Unmasking the Demand for Masks: Analytics of Mandating Coronavirus Masks

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This paper analytically examines the demand for surgical masks following the recent health precautions due to coronavirus. Using a simple linear demand curve and alternatively examining the impacts of requirements that mandate (a) the wearing of masks by frontline workers; (b) suggested but not required masking by the whole public; and (c) compulsory masking by the whole public. The impacts of the different scenarios on the price elasticity of demand are determined along with the slope (or the rate of change) of elasticity. Some of these results differ when a non-linear demand curve is considered instead. The equilibrium mask prices increase when masks are universally mandated, whereas the consumer surplus is higher when masks are recommended but not mandated. However, the ranking of consumer surplus is shown to be sensitive to the supply elasticity of masks. These considerations enable a structured means to view the demand implications of masking requirements and provide some food for policy thought.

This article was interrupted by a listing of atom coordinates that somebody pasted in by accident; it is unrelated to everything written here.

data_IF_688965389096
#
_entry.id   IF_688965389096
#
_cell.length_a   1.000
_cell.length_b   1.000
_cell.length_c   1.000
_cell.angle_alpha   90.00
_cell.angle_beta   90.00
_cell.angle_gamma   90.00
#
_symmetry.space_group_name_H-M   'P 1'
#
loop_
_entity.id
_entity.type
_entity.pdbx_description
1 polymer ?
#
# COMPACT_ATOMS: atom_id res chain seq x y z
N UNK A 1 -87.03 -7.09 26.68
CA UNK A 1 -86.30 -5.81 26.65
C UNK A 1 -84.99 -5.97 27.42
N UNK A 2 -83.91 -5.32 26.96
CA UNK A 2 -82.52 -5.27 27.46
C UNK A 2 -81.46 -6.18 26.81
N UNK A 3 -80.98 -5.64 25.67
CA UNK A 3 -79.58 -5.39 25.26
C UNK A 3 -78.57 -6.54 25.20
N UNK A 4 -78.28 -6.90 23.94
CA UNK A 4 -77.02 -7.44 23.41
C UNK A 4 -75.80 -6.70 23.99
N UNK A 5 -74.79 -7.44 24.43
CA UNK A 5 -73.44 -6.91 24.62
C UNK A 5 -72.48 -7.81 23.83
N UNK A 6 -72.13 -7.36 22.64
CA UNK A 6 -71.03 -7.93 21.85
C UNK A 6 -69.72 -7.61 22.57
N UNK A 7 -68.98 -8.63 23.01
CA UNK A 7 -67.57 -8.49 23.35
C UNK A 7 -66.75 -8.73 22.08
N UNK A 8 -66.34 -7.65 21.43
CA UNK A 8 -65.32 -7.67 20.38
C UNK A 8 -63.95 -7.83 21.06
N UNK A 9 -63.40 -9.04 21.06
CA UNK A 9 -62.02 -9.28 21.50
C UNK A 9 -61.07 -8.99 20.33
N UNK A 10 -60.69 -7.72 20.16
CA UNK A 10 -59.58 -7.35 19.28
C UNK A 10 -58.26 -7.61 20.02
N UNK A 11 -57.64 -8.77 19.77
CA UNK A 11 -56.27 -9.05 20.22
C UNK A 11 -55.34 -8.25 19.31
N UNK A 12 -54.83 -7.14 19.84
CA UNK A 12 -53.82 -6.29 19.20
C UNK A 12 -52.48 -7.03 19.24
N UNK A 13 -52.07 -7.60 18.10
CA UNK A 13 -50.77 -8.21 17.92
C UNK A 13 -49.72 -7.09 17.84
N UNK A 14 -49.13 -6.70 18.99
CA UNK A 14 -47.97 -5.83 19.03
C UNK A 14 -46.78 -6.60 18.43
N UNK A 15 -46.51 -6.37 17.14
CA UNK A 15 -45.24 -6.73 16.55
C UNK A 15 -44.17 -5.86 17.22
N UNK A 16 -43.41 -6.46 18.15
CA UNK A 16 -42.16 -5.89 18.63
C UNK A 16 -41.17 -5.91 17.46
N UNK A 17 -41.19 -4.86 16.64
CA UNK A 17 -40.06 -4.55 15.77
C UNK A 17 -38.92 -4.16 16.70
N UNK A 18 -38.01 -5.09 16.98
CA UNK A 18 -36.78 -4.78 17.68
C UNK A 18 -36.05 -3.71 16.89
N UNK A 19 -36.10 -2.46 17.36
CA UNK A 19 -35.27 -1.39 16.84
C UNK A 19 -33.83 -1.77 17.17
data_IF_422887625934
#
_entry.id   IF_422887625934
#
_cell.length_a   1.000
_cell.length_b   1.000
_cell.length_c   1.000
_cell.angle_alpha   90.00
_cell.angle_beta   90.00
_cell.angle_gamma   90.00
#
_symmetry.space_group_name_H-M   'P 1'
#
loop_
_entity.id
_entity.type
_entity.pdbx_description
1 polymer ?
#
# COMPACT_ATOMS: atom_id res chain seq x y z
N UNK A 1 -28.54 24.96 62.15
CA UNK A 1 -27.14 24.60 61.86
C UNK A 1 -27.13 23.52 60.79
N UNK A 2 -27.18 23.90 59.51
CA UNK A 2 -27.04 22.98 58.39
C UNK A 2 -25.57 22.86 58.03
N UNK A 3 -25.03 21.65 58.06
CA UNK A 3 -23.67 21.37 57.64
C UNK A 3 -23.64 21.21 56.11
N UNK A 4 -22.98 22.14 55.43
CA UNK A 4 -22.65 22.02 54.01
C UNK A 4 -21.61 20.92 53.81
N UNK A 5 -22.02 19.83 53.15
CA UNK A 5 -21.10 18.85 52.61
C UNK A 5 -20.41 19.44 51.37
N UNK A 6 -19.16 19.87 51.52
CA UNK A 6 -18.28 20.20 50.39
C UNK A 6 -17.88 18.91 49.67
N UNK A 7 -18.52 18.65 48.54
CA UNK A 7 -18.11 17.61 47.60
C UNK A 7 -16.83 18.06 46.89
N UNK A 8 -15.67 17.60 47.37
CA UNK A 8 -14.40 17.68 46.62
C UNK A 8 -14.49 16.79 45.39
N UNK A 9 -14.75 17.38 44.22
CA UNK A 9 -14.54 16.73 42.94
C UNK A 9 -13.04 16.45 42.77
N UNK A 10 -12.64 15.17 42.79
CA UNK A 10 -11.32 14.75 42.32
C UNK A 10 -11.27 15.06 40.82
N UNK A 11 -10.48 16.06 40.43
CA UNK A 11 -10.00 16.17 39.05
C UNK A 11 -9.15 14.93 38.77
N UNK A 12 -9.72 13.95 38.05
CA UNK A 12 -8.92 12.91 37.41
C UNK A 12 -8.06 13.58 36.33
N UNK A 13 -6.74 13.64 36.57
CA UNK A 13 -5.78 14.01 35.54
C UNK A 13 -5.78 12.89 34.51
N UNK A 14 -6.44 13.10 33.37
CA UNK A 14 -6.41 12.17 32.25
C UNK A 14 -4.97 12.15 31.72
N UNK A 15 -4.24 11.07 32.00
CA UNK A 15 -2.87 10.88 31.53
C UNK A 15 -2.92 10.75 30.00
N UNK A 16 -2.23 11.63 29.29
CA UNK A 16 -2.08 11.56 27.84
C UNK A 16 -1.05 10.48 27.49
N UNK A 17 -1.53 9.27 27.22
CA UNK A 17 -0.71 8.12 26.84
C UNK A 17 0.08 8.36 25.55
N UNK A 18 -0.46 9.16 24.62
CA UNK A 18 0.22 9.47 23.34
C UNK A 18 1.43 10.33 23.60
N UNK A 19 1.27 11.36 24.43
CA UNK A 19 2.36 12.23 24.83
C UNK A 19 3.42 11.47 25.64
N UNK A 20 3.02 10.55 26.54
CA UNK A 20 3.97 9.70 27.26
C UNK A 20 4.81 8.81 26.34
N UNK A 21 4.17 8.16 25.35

This article was originally published as Rajeev K. Goel & Shoji Haruna, 2021. "Unmasking the demand for masks: Analytics of mandating coronavirus masks," Metroeconomica, Wiley Blackwell, vol. 72(3), pages 580-591, July.